Sayonara Wild Hearts is a complete pop album, one written and recorded as a cohesive experience. You know, like how albums used to be before every artist figured out to game the Billboard Hot 100 since it started including music streams. There are tracks that are purely instrumental and those with lyrics, each perfectly attuned to what is happening on screen. If your only exposure to pop music is Top 40 radio, prepare to have your horizons expanded. The songs you hear in Sayonara Wild Hearts isn’t the same type of music you’ll hear from the Maroon 5s or Katy Perrys of the world, you have to go more obscure to find tunes at this level. Emotion by Carl Rae Jepsen is the closest mainstream equivalence, but search YouTube for artists like MUNA, Millie Turner, and Charly Bliss and you’ll be right in Simogo’s wheelhouse.
This might actually be my favorite album of the year. Unfortunately, that appreciation doesn’t carry over to the gameplay. As I said before, Sayonara Wild Hearts is fast and oftentimes, it can feel unplayably fast. Because of the blink-and-you-miss-it nature of each level’s design, I found myself playing catch-up with everything happening on screen rather than reacting in real-time. When I did screw up and crashed into a wall or something, it didn’t much matter as this has one of the most charitable checkpoint systems I’ve ever encountered, going so far as to let me completely skip a difficult section if it proved too troublesome.
I didn’t end up skipping any part of Wild Hearts as I didn’t want there to be something spectacular I missed. While a majority of the levels see The Fool racing her motorcycle down an erratic path at blistering speeds, its when the developers break away from this formula that Sayonara starts to rise above expectations. There are some deftly creative levels here, including brilliant races through the woods and a set of stages involving a VR visor that act a palette cleanser to the rest of the game. While the concepts don’t venture too astray, the unpredictable nature of the campaign kept me firmly glued to my iPad.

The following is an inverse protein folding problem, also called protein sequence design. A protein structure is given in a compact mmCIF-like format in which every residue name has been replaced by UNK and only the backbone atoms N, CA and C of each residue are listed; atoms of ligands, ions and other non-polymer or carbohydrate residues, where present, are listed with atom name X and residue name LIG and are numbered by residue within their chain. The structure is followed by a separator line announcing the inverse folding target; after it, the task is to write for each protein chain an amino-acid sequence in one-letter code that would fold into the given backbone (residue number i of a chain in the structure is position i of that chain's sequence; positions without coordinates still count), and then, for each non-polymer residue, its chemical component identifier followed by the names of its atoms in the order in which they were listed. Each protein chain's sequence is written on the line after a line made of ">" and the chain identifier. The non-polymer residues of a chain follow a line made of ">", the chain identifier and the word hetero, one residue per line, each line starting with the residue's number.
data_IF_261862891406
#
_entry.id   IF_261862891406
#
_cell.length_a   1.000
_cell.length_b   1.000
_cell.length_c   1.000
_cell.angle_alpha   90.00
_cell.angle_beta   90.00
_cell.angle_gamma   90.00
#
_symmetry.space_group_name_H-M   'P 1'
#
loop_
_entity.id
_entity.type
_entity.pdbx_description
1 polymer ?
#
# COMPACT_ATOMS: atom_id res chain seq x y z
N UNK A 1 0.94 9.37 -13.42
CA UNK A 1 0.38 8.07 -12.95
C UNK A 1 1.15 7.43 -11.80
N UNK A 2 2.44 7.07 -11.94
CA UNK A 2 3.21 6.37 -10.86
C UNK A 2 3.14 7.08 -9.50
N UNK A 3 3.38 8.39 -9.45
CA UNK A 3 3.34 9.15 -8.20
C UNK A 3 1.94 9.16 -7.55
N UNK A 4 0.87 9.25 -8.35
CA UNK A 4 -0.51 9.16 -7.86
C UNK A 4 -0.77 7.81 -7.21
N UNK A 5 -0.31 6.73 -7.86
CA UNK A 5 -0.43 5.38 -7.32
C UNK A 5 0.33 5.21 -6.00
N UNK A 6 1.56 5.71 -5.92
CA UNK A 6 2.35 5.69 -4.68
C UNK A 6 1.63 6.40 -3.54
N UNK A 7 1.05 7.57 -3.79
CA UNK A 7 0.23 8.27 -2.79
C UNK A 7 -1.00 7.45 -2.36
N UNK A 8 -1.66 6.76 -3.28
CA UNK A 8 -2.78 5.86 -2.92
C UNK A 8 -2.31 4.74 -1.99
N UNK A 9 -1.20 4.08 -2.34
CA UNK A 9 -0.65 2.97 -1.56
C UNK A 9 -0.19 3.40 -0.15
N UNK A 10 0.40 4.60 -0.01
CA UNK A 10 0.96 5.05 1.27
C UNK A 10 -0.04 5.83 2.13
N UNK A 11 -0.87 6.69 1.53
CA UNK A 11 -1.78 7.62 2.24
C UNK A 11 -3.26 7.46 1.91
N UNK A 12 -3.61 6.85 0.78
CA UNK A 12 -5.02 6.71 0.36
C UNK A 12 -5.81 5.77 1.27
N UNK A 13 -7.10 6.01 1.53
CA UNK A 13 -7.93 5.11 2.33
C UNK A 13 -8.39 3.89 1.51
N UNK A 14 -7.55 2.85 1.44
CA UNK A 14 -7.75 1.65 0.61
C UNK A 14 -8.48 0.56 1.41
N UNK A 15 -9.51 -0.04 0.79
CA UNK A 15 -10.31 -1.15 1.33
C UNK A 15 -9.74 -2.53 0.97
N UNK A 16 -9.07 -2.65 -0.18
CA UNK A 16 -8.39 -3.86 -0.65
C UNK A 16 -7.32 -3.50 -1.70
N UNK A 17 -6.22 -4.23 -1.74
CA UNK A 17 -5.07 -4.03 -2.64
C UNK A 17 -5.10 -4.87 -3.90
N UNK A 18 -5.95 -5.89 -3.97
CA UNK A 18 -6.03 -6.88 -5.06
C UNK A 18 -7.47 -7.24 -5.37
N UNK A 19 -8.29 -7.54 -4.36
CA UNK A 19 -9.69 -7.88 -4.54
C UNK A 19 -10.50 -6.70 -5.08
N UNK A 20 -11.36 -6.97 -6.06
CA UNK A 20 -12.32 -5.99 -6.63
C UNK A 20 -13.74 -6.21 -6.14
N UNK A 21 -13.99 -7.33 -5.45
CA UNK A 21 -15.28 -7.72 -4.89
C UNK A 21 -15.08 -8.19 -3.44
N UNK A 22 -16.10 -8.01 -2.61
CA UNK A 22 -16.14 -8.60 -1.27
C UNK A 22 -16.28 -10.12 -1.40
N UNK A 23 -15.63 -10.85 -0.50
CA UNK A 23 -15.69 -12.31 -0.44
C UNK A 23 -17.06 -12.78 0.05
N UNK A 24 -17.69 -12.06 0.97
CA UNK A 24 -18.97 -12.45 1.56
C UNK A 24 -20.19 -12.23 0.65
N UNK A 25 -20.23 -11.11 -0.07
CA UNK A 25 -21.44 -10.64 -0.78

Despite the brilliance of Apple’s Retina screen, I don’t believe mobile is the best way to enjoy Wild Hearts. The neon-soaked visuals scream for a big-screen experience which a mobile device, even the biggest of tablets, just cannot provide. I was also unable to find a preferred way to control the game. Using my Xbox One controller over Bluetooth, moving my character around the screen worked fluidly though when it came to the quick-time events, I was rarely ever able to hit those with perfection. Using touch controls, the QTEs were more favorable towards me but character movement took a hit as I had to keep sliding my finger left or right when I wanted to move in that direction. Setting the touch control sensitivity to high alleviated some of those issues, but making quick, tight movements was still problematic.